A supermajority kind of sucks too, though
I have this dark vision that after the elections we’ll be making great efforts to explain —on repeat mode— to a non-believing mass that a simple majority doesn’t really suck. Or at least, that it sucks in the same way as a supermajority would.
Remember that feeling as a kid when you got a great toy for Christmas but it came without any batteries and you couldn’t get any because it’s Christmas day and everything’s closed? Somehow, I have this sense that come 7D, that’s how a lot of us are going to be feeling: we’ll have this shiny new parliamentary majority toy, but we’re not going to be able to do anything with it.
There’s an all-too-familiar climate of triunfalismo arising from the lopsided advantage we have in National Popular vote polls. But as Mr. Uracoa reminds us at Distortionland, a 30-point lead in the popular vote can leave you with 88 deputies just as easily as it can leave you with 130…more easily, since to the extent that we pile on big majorities in urban areas, we waste our advantage in places that don’t bring extra seats.
Which is why I have this dark vision that after the elections we’ll be making great efforts to explain —on repeat mode— to a non-believing mass that a simple majority is not an electoral defeat, and that it doesn’t really suck. Or at least, that it sucks in the same way as a supermajority would.
As Emi explained in her post, a simple majority is only strong with the executive and judicial branches behind you (remember all the damage chavismo was able to do before diputado 99, when they were simple majority? or as they used to call it: absolute majority?). But you could say the same thing about a supermajority.
I talked with Constitutional Law professor José Ignacio Hernández about this, and Nacho makes one really good point: Even if we attain supermajority, the government has ways to neutralize the AN’s functions.
A quick example: imagine a MUD landslide that allows them to grab the 3/5 supermajority. The most likely scenario would be that the old AN will put forward a new habilitante for a couple of years. This, of course, would not be constitutional, but Venezuela. So, probably the first thing a new AN would do is nullify the old habilitante. They’d be acting according to the Constitution, and along the lines of what a serious parliament should do. Fine.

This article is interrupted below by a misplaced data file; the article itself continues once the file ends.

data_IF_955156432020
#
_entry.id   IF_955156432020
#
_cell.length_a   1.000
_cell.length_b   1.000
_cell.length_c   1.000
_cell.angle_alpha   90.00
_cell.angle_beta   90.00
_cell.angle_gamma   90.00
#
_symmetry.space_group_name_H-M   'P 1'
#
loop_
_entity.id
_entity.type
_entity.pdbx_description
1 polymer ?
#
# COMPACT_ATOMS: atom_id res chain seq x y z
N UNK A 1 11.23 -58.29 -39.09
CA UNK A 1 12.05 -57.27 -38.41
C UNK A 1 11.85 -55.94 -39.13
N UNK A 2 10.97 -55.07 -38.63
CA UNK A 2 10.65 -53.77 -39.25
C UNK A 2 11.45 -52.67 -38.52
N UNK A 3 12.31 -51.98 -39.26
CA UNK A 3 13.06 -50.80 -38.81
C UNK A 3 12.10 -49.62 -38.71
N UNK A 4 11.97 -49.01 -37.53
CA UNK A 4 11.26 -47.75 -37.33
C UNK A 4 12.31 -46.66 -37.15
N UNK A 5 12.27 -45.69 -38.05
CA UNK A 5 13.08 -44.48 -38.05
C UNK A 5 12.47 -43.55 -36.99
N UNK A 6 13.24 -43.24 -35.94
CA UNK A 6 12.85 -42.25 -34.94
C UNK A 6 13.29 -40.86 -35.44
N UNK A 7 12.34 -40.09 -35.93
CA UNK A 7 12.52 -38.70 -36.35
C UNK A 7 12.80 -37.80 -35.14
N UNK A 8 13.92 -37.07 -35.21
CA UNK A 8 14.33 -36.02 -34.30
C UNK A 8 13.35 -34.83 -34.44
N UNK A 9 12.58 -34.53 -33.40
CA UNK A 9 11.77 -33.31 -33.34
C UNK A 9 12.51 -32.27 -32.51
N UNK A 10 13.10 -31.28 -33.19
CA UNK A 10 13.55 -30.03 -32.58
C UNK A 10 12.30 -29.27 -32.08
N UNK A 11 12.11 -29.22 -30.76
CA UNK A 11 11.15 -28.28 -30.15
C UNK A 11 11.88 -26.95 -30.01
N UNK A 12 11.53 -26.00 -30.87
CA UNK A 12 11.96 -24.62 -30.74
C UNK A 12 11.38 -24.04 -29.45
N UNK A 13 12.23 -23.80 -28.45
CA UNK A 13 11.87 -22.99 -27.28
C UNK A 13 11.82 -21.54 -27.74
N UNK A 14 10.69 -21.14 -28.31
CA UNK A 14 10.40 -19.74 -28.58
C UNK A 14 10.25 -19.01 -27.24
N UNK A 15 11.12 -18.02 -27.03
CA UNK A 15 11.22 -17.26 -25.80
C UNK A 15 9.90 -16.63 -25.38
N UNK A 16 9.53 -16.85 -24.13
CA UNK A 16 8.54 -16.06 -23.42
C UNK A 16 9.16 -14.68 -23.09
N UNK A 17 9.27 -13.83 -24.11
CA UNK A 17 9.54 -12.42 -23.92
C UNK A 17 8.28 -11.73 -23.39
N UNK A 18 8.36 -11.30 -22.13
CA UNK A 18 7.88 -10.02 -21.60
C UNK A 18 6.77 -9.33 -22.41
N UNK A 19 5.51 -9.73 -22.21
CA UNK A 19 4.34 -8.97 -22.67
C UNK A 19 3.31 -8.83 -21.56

Then, the newly appointed TSJ would reverse the parliament’s decision de un plumazo.
Because, yeah, they will rush the TSJ appointments they’ve been holding, and most likely have them in place in that short time frame between the elections and January 4th, when the new parliament will be sworn in. As Alejandro and Carlos explained, “even if the opposition gets the much-coveted supermajority, it won’t be able to dismiss current Justices without an intervention from the Poder Ciudadano.”
Will chavismo try to set up parallel institutions it controls to run around its loss of the assembly? Of course it will. Do expect a Revolutionary Popular Congress chaired by Ernesto Villegas and based on the spirit of Chavez’s Plan de la Patria, to nullify the AN. It’s what they’ve done with every important institution they’ve lost to the opposition at the ballot box: no sense stopping now.
Dorothy has it right. There is no way to turn a win in the polls into a political victory without a canny, high stakes negotiation. It will take all the machiavellian genius of our sneakiest politicians to persuade chavismo to rein in the Supreme Tribunal and allow some kind of democratic governance to take place.
This is why whether a majority is super- or not may no matter that much. Either outcome will provide MUD some much needed political leverage. A smaller majority that makes chavismo less paranoid and aggressive could even help in that regard.
Either way, our A.N. majority toy will come with no batteries. If we want to ponerle las pilas, we better ponernos las pilas and get a smart negotiating strategy in place.
The problem here is that given the current situation, the timing of complex flirting and political schemes may not correspond with the immediate actions needed to salvage the economy. But that’s another story.
Maybe it’s just the lawyer in me that can’t bear to give in to blind optimism. I would be doing a disservice to my profession if I answered the question “what do you think will happen after 6D?” without a big fat disclaimer that says: BATTERIES NOT INCLUDED.
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